Then the king of Lóng City declared a contest for his daughter's hand. The winner had to fulfill three impossible wishes. If he did, he got fifty thousand yuan, plus the hand of Princess Lian. Not just any man could enter, of course. You had to be a prince. Luckily, Yún figured out how to get past the prince part, and I convinced the princess I'd already done two impossible things, just by getting admitted into the palace. Just as luckily, Princess Lian didn't want a real suitor. Her heart's desire was a year or two at the famous university in the Phoenix Empire, where she could study government and politics and all those ruler-type things. That was the third and hardest wish of all. In the end, we—my gang and me—got our money and Lian got her heart's desire.
And she called us her truest friends.
All that seemed like a different story, with different people.
I pinched the bridge of my nose and squinted at the homework sheet. As bad as I thought—full of stupid mistakes, just like last week's batch and the week before. My mother ran a tutoring shop in conjuration and mathematics. Her best students got private sessions, but a couple dozen more attended classes where she drilled them in spells and numbers. Basic stuff. Now that I was her apprentice—another so-called reward from that contest—she gave me all the scut work. Thinking of all the other same-old same-old mistakes I would find, I spat on the floor, which crackled with a special cleaning spell.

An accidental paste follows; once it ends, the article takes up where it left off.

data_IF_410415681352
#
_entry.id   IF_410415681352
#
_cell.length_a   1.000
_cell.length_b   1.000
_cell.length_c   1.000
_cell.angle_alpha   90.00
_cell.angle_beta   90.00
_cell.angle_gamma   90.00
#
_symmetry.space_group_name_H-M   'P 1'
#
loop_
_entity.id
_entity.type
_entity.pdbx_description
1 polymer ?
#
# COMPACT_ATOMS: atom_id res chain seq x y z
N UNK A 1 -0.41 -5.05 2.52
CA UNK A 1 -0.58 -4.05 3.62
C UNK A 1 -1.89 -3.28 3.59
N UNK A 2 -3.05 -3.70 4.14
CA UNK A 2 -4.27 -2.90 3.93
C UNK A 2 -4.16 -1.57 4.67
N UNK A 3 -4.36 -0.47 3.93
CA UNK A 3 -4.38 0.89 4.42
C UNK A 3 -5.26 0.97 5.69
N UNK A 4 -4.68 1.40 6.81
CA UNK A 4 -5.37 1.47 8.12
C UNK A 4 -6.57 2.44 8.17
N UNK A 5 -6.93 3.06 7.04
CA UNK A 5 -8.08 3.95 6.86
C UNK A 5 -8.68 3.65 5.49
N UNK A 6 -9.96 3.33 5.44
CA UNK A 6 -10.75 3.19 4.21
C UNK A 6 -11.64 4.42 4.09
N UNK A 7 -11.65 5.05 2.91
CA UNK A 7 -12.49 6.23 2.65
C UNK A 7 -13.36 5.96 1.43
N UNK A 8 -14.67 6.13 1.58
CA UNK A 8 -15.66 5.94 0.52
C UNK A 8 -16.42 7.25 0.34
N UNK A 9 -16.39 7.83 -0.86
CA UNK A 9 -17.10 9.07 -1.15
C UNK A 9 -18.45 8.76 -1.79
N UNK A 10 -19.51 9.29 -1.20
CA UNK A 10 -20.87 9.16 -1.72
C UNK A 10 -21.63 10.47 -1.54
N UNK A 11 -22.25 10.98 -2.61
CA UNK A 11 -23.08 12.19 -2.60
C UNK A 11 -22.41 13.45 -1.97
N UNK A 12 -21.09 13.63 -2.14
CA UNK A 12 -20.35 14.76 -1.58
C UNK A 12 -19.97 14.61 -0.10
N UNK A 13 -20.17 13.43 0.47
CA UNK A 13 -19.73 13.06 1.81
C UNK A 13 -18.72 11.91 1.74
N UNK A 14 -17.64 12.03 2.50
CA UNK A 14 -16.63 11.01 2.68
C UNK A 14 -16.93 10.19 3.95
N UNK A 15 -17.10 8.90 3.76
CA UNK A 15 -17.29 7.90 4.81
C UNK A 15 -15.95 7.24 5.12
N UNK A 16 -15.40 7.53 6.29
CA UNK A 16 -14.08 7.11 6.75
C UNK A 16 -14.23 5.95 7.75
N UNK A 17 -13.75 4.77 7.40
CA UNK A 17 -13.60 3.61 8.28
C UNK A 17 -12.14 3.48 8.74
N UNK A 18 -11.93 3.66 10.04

If only I had stashed the king's reward in secret. But I hadn't. And I had believed Yún's wonderful description of our lives together as apprentices. We would learn magic. We would save our reward for later. And maybe, just maybe, we'd be more than friends. Okay, she didn't exactly say that, but I remembered the grin on her face as she dared me to follow her into this splendiferous new life. Except now Yún no longer had any time for anyone. And today I was stuck inside this shop.
I slid my talk-phone from my pocket. If I could buzz up Jing-mei or Gan, or even that toad Danzu, we could make a run through the Pots-and-Kettles Bazaar, stir up a little trouble. Same old, same old. After that, we could talk about the new, old days. There would be plenty of time later to grade these papers.
Before my fingers could tap out a single number, a strong piggy odor floated past my nose.
You promised Mā mī to grade those worksheets before dinner
, Chen grunted.